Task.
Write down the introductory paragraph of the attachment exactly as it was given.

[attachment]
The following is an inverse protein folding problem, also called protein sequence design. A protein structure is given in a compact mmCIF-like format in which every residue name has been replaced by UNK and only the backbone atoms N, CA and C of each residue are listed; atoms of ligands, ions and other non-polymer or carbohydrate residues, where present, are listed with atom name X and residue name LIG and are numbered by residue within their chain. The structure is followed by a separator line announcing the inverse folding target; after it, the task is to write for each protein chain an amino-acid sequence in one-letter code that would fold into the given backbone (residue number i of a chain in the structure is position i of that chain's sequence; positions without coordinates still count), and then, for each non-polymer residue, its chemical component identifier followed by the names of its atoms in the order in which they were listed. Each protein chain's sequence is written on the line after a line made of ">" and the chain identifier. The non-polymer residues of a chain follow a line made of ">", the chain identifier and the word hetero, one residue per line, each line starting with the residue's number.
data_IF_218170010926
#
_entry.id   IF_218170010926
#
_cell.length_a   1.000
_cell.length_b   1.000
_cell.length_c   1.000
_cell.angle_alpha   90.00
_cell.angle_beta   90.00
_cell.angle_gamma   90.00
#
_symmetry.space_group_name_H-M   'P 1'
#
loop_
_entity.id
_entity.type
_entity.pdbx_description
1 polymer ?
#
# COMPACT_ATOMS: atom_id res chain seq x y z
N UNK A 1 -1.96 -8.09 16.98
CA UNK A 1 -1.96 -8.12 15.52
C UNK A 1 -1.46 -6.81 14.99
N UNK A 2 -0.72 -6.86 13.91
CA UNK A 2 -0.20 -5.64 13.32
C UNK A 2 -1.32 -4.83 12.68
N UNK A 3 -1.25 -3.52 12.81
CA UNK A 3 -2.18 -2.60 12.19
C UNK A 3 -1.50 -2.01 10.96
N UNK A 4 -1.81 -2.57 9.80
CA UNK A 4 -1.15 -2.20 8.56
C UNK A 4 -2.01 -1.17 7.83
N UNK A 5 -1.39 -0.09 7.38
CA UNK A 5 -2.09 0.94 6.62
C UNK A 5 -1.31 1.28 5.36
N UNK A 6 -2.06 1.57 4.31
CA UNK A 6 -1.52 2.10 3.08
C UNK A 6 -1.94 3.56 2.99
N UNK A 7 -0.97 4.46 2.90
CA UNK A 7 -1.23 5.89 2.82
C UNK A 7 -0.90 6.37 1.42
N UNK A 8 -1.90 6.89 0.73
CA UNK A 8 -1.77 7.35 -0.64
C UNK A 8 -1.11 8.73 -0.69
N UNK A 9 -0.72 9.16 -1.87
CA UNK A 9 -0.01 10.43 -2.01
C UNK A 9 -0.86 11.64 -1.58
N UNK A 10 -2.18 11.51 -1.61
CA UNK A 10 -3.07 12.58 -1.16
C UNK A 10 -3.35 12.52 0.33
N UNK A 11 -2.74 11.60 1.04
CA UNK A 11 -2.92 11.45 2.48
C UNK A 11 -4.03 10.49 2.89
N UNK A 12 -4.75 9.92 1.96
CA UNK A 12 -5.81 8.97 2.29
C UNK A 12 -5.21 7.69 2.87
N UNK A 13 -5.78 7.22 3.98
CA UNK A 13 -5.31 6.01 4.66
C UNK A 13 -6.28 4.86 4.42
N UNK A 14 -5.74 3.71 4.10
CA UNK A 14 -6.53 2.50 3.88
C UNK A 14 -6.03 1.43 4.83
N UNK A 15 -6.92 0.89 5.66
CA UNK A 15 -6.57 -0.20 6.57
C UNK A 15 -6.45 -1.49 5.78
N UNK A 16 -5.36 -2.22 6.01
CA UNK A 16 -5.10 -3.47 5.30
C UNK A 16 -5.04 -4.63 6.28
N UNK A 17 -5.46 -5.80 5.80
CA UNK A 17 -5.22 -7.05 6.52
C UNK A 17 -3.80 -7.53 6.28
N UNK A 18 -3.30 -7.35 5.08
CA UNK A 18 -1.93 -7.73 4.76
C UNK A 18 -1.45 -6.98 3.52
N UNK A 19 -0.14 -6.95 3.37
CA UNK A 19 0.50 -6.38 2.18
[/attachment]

The following is an inverse protein folding problem, also called protein sequence design. A protein structure is given in a compact mmCIF-like format in which every residue name has been replaced by UNK and only the backbone atoms N, CA and C of each residue are listed; atoms of ligands, ions and other non-polymer or carbohydrate residues, where present, are listed with atom name X and residue name LIG and are numbered by residue within their chain. The structure is followed by a separator line announcing the inverse folding target; after it, the task is to write for each protein chain an amino-acid sequence in one-letter code that would fold into the given backbone (residue number i of a chain in the structure is position i of that chain's sequence; positions without coordinates still count), and then, for each non-polymer residue, its chemical component identifier followed by the names of its atoms in the order in which they were listed. Each protein chain's sequence is written on the line after a line made of ">" and the chain identifier. The non-polymer residues of a chain follow a line made of ">", the chain identifier and the word hetero, one residue per line, each line starting with the residue's number.